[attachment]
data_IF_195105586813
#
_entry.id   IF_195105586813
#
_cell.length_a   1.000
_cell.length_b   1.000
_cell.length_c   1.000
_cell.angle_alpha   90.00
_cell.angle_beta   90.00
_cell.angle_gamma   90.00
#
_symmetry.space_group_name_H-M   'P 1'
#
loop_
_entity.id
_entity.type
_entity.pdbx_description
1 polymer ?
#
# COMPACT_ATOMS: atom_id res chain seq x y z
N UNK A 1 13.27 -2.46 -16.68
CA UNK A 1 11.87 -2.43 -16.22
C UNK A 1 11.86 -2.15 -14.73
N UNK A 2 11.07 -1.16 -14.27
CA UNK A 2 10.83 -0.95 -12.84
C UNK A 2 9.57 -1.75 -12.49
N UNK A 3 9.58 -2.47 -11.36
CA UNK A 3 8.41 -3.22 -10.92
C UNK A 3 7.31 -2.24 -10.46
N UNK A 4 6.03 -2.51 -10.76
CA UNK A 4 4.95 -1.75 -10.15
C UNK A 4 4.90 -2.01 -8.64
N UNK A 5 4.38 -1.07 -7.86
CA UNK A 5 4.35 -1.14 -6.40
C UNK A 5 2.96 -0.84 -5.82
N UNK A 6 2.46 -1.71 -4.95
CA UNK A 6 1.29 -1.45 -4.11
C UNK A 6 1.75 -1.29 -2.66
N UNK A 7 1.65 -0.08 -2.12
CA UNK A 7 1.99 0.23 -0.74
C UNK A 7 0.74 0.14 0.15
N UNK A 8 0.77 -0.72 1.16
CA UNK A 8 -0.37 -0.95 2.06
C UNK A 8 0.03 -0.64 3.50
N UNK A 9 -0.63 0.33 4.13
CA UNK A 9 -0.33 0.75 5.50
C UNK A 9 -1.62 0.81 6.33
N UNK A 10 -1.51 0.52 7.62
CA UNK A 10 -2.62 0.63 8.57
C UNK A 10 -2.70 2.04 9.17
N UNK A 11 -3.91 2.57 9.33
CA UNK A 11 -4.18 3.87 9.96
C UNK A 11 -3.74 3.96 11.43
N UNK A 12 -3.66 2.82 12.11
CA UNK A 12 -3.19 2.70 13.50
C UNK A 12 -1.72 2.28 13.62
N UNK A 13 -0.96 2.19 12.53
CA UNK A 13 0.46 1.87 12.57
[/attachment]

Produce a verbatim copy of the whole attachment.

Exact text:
data_IF_195105586813
#
_entry.id   IF_195105586813
#
_cell.length_a   1.000
_cell.length_b   1.000
_cell.length_c   1.000
_cell.angle_alpha   90.00
_cell.angle_beta   90.00
_cell.angle_gamma   90.00
#
_symmetry.space_group_name_H-M   'P 1'
#
loop_
_entity.id
_entity.type
_entity.pdbx_description
1 polymer ?
#
# COMPACT_ATOMS: atom_id res chain seq x y z
N UNK A 1 13.27 -2.46 -16.68
CA UNK A 1 11.87 -2.43 -16.22
C UNK A 1 11.86 -2.15 -14.73
N UNK A 2 11.07 -1.16 -14.27
CA UNK A 2 10.83 -0.95 -12.84
C UNK A 2 9.57 -1.75 -12.49
N UNK A 3 9.58 -2.47 -11.36
CA UNK A 3 8.41 -3.22 -10.92
C UNK A 3 7.31 -2.24 -10.46
N UNK A 4 6.03 -2.51 -10.76
CA UNK A 4 4.95 -1.75 -10.15
C UNK A 4 4.90 -2.01 -8.64
N UNK A 5 4.38 -1.07 -7.86
CA UNK A 5 4.35 -1.14 -6.40
C UNK A 5 2.96 -0.84 -5.82
N UNK A 6 2.46 -1.71 -4.95
CA UNK A 6 1.29 -1.45 -4.11
C UNK A 6 1.75 -1.29 -2.66
N UNK A 7 1.65 -0.08 -2.12
CA UNK A 7 1.99 0.23 -0.74
C UNK A 7 0.74 0.14 0.15
N UNK A 8 0.77 -0.72 1.16
CA UNK A 8 -0.37 -0.95 2.06
C UNK A 8 0.03 -0.64 3.50
N UNK A 9 -0.63 0.33 4.13
CA UNK A 9 -0.33 0.75 5.50
C UNK A 9 -1.62 0.81 6.33
N UNK A 10 -1.51 0.52 7.62
CA UNK A 10 -2.62 0.63 8.57
C UNK A 10 -2.70 2.04 9.17
N UNK A 11 -3.91 2.57 9.33
CA UNK A 11 -4.18 3.87 9.96
C UNK A 11 -3.74 3.96 11.43
N UNK A 12 -3.66 2.82 12.11
CA UNK A 12 -3.19 2.70 13.50
C UNK A 12 -1.72 2.28 13.62
N UNK A 13 -0.96 2.19 12.53
CA UNK A 13 0.46 1.87 12.57